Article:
When looking at cost, solar continues to expands its leadership role. In 2016, another world-record low solar power supply contract was awarded in the United Arab Emirates for 24.2 USD/MW (or 2.4 US cents/kWh). Today, utility-scale solar is generally already cheaper than new combined cycle gas turbines, coal and nuclear power plants, while roo op solar is usually cheaper than grid-power as long as this is not subsidised.

Solar power has also become a job machine in countries that have embraced the technology. In the US, which doubled annual PV installations last year, one in 50 new jobs in 2016 was created in the solar sector.

While all these solar growth numbers sound very impressive, the fact is that solar still has a long way to go to fully tap its potential. The 306.5 GW of grid-connected PV capacity installed end of 2016 generated around 2% of the world’s electricity demand. From today’s perspective, we expect total global installed PV capacity to exceed 400 GW in 2018, 500 GW in 2019, 600 GW in 2020 and 700 GW in 2021. If policy makers get things right by addressing the needs for a smooth energy transition, such as through establishing the right governance, market design and renewable energy frameworks, solar demand could increase much faster, and touch nearly 1 TW of total generation capacity in 2021.

The energy transition towards renewables doesn’t have to be costly today. While about 8% renewables generation capacity was added last year (which is obviously too low), investment dropped by 23%, according to the recent United nations Environment Programme (UnEP) “More Bang for the Buck” report. That means, solar and renewables are doing the right thing – companies are quickly reducing cost for their products. A “de-investment” in renewables is, however, the wrong message to potential investors. With the 1.5°C Paris goal requiring gigantic efforts, it needs much more money to be directed into renewables. China is clearly showing the way – by more than doubling its solar capacity additions in 2016, reaching an annual global market share of over 45%.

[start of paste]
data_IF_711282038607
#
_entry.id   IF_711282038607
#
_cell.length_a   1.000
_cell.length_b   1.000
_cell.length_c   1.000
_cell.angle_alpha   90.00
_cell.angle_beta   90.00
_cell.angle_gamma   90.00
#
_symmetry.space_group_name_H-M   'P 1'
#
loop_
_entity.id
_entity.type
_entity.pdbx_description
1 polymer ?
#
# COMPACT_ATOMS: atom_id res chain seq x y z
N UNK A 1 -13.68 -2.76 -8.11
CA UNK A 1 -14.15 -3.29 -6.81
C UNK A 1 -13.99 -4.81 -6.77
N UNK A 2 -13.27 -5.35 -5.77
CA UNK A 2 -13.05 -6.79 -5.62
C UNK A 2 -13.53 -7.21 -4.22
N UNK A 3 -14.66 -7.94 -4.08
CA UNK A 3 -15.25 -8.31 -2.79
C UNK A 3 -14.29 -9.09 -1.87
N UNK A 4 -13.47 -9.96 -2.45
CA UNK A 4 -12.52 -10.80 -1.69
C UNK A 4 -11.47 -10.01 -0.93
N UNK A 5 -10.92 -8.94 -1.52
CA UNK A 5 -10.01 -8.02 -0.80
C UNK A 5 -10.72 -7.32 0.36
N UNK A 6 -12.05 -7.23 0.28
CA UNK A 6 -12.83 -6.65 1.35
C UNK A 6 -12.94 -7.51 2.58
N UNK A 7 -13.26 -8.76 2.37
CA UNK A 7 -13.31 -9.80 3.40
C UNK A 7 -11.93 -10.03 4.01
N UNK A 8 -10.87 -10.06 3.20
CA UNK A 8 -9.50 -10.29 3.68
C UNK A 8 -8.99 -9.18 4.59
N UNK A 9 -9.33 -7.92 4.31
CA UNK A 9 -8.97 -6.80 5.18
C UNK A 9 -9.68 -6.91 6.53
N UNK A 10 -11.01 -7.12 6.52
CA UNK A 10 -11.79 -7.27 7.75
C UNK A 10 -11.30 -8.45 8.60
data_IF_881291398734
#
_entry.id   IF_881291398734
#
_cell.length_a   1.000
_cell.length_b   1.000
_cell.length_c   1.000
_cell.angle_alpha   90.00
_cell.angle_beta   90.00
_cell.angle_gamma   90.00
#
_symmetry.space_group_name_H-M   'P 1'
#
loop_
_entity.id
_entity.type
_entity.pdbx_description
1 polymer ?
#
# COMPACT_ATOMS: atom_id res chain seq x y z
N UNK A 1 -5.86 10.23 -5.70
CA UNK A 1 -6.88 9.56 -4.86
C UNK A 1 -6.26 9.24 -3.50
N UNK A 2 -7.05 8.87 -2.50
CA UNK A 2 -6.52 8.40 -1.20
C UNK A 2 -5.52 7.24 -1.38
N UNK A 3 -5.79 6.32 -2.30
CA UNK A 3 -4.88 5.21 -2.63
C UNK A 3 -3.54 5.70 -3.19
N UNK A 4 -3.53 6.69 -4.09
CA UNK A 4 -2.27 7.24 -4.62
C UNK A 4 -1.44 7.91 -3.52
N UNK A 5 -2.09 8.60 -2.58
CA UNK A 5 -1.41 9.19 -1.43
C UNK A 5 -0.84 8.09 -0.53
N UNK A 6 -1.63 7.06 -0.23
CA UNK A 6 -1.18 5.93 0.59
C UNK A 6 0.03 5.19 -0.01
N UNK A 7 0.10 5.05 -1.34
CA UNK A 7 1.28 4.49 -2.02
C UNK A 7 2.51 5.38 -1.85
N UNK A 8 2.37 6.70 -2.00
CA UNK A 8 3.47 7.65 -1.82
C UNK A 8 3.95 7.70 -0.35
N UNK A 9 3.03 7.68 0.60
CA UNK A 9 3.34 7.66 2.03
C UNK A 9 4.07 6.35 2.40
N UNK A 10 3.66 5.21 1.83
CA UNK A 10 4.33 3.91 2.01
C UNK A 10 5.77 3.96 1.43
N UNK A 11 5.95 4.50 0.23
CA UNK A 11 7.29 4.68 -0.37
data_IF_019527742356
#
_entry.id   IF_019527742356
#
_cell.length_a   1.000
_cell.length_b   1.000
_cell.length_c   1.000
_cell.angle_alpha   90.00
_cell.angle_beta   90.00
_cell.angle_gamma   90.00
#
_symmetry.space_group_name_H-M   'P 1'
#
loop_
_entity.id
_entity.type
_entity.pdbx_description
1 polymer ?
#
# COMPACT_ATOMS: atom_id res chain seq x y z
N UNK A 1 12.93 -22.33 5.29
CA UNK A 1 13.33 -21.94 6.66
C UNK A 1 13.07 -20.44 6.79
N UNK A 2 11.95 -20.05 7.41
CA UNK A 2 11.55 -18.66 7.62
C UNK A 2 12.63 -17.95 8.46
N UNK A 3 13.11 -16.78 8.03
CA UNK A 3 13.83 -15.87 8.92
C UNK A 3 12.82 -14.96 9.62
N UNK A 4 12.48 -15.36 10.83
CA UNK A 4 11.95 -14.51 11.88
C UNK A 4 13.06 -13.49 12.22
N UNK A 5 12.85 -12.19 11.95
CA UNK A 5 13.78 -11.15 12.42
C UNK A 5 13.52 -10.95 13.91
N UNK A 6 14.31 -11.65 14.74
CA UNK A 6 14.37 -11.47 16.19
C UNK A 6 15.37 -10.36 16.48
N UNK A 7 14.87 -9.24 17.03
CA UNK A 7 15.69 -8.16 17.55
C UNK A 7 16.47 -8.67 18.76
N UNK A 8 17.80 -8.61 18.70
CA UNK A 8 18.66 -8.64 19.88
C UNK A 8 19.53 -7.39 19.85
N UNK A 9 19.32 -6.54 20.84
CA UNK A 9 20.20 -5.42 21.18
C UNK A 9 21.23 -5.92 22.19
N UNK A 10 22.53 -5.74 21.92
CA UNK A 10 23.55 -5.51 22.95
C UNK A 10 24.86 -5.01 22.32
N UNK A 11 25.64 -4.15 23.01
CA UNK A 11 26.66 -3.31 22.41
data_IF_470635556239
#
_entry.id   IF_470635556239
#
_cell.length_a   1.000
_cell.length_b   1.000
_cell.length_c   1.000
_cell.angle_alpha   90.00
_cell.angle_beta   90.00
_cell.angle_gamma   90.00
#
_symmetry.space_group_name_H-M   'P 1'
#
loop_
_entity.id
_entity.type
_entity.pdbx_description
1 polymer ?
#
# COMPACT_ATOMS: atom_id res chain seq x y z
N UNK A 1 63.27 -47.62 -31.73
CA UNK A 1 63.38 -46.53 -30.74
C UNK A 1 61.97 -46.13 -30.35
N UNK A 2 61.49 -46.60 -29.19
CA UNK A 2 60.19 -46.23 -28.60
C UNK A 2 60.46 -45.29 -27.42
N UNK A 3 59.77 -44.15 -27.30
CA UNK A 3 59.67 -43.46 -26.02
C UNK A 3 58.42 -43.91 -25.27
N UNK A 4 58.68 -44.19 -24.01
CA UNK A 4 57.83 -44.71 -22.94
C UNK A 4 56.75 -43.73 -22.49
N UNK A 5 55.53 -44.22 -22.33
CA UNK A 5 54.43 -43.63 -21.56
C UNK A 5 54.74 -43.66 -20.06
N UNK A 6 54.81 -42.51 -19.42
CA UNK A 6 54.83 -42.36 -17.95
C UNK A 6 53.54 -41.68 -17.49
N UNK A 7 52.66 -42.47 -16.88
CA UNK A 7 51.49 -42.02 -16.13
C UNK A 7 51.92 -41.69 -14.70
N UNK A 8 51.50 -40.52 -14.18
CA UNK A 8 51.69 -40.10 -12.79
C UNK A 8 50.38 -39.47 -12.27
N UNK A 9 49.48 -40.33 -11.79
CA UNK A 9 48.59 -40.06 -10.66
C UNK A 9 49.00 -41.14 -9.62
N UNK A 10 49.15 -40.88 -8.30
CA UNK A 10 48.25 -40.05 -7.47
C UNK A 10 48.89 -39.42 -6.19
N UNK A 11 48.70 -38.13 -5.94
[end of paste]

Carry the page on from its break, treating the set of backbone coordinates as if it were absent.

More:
Indeed, there are several obstacles that need to be overcome for solar to be able to move into the fast lane. That’s why SolarPower Europe has looked at challenges and solutions for 10 Topics & Trends that will be key for a rapid expansion of solar in the coming years. A large part of this chapter’s content has come from our Task Forces, where we work with our members on business models and policy recommendations in the fields of Trade, Storage, Digitalisation, Tenders, O&M, and Corporate Sourcing.

Enjoy reading our Global Market Outlook 2017 – 2021.